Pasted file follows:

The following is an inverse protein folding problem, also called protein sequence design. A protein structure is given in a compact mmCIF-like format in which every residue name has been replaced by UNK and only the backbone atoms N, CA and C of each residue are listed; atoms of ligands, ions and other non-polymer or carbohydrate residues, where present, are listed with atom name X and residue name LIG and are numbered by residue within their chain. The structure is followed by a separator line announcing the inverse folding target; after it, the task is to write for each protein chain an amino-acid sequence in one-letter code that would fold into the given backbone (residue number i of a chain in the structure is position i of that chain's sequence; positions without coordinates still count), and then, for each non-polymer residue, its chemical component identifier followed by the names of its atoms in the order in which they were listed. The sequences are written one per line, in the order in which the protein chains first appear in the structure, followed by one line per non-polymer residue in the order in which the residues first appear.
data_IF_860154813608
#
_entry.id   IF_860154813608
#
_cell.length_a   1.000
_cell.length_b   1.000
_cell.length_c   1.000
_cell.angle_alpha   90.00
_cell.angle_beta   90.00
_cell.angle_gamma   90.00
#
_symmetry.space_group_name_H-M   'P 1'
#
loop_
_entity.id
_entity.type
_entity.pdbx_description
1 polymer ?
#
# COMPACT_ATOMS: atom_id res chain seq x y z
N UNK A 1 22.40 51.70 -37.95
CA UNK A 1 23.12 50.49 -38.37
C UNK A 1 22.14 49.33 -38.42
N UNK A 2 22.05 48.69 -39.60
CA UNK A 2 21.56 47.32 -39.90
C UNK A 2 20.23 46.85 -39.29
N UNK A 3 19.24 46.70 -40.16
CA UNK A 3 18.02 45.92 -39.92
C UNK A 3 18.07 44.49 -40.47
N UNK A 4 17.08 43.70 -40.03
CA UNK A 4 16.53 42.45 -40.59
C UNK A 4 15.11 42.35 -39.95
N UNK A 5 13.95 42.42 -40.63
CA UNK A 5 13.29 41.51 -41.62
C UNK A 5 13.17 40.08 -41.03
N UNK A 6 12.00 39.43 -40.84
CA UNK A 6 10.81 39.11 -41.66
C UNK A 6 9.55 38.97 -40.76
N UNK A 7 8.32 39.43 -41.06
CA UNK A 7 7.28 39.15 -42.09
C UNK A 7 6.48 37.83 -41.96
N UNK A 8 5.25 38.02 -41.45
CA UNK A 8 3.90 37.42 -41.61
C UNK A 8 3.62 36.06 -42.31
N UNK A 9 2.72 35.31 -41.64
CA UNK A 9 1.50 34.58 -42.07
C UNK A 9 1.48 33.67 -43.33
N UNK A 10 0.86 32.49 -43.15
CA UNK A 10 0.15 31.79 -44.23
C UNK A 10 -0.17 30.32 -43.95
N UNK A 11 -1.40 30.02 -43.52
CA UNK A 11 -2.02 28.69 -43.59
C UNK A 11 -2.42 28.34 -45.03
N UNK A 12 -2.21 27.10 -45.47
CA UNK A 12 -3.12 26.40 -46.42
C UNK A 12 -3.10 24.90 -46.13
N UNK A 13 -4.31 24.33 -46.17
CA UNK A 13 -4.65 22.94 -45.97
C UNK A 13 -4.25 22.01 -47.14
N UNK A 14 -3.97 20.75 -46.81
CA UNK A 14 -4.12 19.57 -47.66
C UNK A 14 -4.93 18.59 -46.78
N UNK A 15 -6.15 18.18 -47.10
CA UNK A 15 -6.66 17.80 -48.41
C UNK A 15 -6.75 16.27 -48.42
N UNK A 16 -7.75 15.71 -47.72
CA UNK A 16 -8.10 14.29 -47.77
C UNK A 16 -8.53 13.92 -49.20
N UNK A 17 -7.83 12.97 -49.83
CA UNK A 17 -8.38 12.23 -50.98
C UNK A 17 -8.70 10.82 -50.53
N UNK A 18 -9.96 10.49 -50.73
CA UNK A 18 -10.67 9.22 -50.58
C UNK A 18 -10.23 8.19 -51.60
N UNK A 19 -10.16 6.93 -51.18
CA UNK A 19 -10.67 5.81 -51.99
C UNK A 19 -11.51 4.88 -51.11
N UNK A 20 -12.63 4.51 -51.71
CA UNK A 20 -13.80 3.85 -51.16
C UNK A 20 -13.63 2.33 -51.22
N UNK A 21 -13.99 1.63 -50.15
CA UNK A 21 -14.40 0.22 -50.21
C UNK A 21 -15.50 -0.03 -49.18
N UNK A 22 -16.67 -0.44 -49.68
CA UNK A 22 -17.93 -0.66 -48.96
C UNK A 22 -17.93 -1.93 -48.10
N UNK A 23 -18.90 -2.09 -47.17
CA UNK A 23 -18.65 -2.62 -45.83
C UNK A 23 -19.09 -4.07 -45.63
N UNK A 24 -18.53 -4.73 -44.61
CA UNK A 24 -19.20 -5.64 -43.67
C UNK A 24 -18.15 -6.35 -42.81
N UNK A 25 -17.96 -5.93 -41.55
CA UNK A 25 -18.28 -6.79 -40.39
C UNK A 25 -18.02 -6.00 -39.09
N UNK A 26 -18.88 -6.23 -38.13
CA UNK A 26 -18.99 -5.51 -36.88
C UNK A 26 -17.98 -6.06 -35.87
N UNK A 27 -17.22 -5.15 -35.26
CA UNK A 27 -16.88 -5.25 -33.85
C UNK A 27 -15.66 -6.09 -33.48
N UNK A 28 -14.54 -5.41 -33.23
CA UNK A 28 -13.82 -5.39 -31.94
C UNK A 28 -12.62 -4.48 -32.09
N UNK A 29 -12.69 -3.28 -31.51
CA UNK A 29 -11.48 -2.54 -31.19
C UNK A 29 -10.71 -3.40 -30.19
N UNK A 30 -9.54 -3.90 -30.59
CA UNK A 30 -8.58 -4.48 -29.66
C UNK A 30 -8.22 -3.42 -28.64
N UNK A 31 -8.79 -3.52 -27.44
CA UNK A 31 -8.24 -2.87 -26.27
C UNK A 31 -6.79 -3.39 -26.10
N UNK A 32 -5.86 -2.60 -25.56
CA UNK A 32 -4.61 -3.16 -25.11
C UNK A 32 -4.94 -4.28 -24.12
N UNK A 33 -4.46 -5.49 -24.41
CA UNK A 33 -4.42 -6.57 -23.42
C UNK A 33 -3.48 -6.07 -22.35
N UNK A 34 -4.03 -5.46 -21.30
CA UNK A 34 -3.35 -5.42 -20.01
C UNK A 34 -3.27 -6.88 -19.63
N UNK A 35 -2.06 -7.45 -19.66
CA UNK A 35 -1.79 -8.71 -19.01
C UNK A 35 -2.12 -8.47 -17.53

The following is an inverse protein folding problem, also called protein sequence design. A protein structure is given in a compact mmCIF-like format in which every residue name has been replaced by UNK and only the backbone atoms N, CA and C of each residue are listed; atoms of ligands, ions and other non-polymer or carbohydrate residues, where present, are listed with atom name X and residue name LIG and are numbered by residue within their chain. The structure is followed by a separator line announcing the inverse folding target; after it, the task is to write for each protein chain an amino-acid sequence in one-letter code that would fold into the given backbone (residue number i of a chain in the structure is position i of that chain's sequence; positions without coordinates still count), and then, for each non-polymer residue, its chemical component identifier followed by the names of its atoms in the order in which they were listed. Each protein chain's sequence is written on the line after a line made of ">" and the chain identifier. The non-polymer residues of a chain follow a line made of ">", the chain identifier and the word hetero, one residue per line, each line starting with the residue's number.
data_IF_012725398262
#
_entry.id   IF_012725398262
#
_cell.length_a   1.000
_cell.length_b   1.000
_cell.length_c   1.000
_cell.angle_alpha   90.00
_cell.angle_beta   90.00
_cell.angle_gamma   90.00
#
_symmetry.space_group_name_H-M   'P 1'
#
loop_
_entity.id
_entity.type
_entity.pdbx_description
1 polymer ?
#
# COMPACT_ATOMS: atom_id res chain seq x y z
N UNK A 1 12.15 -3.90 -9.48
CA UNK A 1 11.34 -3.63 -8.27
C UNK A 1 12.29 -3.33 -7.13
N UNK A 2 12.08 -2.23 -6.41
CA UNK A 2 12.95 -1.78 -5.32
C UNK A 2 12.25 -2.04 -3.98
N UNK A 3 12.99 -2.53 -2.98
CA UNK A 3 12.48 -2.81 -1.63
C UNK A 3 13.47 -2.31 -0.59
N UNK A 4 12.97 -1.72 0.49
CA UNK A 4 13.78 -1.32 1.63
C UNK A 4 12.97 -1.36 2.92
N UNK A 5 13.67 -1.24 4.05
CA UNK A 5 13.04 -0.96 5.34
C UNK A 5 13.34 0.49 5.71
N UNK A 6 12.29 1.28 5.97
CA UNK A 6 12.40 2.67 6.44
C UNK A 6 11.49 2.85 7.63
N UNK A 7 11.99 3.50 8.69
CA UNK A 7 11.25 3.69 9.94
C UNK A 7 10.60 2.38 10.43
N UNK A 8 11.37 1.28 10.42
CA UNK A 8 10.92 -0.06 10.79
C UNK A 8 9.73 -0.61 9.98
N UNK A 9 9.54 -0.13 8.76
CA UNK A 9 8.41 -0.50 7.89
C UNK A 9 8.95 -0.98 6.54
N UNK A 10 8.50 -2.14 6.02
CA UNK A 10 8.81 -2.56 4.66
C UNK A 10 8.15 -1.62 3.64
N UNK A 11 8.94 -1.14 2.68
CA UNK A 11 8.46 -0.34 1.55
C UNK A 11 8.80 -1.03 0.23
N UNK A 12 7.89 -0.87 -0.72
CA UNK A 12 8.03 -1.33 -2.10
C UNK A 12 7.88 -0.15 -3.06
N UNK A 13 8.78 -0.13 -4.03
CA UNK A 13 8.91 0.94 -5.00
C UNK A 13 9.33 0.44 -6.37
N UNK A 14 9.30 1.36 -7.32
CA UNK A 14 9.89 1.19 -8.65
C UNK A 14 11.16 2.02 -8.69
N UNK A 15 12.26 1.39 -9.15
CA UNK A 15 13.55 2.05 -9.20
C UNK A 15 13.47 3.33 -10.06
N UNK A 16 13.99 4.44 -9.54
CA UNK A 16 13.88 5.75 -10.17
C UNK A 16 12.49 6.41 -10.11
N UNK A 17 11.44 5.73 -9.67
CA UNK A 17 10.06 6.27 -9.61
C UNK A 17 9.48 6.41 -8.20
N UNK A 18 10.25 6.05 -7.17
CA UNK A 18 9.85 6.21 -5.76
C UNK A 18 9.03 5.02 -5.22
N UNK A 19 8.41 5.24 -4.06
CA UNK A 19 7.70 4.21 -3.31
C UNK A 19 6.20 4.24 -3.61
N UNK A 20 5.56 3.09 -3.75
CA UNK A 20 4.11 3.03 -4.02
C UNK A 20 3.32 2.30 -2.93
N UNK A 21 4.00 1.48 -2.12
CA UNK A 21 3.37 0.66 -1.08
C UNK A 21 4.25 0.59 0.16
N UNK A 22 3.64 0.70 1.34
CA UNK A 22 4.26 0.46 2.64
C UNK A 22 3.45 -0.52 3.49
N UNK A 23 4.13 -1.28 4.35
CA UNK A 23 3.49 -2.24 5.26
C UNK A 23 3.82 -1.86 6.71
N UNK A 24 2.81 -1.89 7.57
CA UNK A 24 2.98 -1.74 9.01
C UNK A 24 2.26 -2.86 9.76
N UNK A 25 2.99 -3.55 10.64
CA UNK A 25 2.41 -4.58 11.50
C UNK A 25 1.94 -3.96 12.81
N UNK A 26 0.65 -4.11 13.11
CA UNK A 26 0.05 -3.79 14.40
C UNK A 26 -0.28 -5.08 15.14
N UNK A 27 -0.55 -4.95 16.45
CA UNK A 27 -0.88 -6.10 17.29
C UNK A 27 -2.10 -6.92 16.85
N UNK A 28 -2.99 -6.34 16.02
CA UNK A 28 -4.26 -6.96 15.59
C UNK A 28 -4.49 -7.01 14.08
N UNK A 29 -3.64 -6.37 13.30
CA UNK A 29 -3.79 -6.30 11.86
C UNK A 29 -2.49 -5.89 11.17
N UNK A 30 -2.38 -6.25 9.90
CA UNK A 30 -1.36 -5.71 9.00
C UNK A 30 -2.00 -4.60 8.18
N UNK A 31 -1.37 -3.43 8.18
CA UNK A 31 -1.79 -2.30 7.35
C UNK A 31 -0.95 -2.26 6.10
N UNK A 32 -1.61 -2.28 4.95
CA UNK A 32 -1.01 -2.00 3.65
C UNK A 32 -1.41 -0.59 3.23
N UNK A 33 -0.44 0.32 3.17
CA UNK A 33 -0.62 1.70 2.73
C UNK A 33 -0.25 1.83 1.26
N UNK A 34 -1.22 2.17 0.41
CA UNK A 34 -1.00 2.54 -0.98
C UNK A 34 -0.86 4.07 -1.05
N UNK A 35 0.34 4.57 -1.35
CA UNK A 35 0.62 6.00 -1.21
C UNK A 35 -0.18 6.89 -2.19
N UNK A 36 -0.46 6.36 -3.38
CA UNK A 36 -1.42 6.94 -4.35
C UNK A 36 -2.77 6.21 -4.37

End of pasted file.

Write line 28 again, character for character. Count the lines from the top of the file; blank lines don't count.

N UNK A 3 19.24 46.70 -40.16